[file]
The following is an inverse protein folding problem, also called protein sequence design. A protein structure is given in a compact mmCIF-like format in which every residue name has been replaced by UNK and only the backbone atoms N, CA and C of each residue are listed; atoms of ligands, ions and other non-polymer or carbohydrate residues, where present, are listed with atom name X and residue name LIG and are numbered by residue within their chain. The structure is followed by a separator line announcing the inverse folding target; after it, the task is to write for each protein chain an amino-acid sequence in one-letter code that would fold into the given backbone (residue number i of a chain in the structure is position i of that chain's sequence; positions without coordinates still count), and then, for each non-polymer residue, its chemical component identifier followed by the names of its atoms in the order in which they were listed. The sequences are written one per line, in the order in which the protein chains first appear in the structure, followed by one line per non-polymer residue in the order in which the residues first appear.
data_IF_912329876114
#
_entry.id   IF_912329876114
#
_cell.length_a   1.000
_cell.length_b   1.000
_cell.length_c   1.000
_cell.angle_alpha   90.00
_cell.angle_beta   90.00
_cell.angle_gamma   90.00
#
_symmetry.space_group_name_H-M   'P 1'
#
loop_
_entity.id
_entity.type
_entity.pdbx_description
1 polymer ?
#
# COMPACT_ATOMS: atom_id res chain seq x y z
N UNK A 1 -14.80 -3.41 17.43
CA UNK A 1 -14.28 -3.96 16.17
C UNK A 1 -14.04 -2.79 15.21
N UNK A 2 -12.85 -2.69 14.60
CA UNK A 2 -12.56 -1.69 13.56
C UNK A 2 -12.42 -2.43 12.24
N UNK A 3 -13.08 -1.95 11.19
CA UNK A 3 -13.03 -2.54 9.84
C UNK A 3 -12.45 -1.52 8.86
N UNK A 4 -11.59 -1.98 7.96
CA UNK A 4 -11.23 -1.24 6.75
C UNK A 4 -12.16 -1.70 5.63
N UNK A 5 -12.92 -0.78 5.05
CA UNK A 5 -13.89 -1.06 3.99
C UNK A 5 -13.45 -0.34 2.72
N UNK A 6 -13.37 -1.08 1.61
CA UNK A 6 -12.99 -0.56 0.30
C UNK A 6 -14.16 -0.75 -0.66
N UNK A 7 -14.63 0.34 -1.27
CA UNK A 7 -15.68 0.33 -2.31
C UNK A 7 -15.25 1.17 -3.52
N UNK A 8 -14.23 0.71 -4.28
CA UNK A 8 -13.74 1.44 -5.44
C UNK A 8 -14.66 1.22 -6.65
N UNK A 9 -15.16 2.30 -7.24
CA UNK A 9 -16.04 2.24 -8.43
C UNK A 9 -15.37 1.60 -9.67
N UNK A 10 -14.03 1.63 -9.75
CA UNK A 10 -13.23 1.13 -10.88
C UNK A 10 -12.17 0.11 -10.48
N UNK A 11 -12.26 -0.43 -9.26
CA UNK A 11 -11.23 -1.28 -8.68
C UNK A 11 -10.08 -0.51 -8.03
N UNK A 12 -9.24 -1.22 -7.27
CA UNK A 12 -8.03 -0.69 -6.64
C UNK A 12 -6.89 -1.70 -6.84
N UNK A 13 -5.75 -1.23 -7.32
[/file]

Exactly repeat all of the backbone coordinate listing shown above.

The following is an inverse protein folding problem, also called protein sequence design. A protein structure is given in a compact mmCIF-like format in which every residue name has been replaced by UNK and only the backbone atoms N, CA and C of each residue are listed; atoms of ligands, ions and other non-polymer or carbohydrate residues, where present, are listed with atom name X and residue name LIG and are numbered by residue within their chain. The structure is followed by a separator line announcing the inverse folding target; after it, the task is to write for each protein chain an amino-acid sequence in one-letter code that would fold into the given backbone (residue number i of a chain in the structure is position i of that chain's sequence; positions without coordinates still count), and then, for each non-polymer residue, its chemical component identifier followed by the names of its atoms in the order in which they were listed. The sequences are written one per line, in the order in which the protein chains first appear in the structure, followed by one line per non-polymer residue in the order in which the residues first appear.
data_IF_912329876114
#
_entry.id   IF_912329876114
#
_cell.length_a   1.000
_cell.length_b   1.000
_cell.length_c   1.000
_cell.angle_alpha   90.00
_cell.angle_beta   90.00
_cell.angle_gamma   90.00
#
_symmetry.space_group_name_H-M   'P 1'
#
loop_
_entity.id
_entity.type
_entity.pdbx_description
1 polymer ?
#
# COMPACT_ATOMS: atom_id res chain seq x y z
N UNK A 1 -14.80 -3.41 17.43
CA UNK A 1 -14.28 -3.96 16.17
C UNK A 1 -14.04 -2.79 15.21
N UNK A 2 -12.85 -2.69 14.60
CA UNK A 2 -12.56 -1.69 13.56
C UNK A 2 -12.42 -2.43 12.24
N UNK A 3 -13.08 -1.95 11.19
CA UNK A 3 -13.03 -2.54 9.84
C UNK A 3 -12.45 -1.52 8.86
N UNK A 4 -11.59 -1.98 7.96
CA UNK A 4 -11.23 -1.24 6.75
C UNK A 4 -12.16 -1.70 5.63
N UNK A 5 -12.92 -0.78 5.05
CA UNK A 5 -13.89 -1.06 3.99
C UNK A 5 -13.45 -0.34 2.72
N UNK A 6 -13.37 -1.08 1.61
CA UNK A 6 -12.99 -0.56 0.30
C UNK A 6 -14.16 -0.75 -0.66
N UNK A 7 -14.63 0.34 -1.27
CA UNK A 7 -15.68 0.33 -2.31
C UNK A 7 -15.25 1.17 -3.52
N UNK A 8 -14.23 0.71 -4.28
CA UNK A 8 -13.74 1.44 -5.44
C UNK A 8 -14.66 1.22 -6.65
N UNK A 9 -15.16 2.30 -7.24
CA UNK A 9 -16.04 2.24 -8.43
C UNK A 9 -15.37 1.60 -9.67
N UNK A 10 -14.03 1.63 -9.75
CA UNK A 10 -13.23 1.13 -10.88
C UNK A 10 -12.17 0.11 -10.48
N UNK A 11 -12.26 -0.43 -9.26
CA UNK A 11 -11.23 -1.28 -8.68
C UNK A 11 -10.08 -0.51 -8.03
N UNK A 12 -9.24 -1.22 -7.27
CA UNK A 12 -8.03 -0.69 -6.64
C UNK A 12 -6.89 -1.70 -6.84
N UNK A 13 -5.75 -1.23 -7.32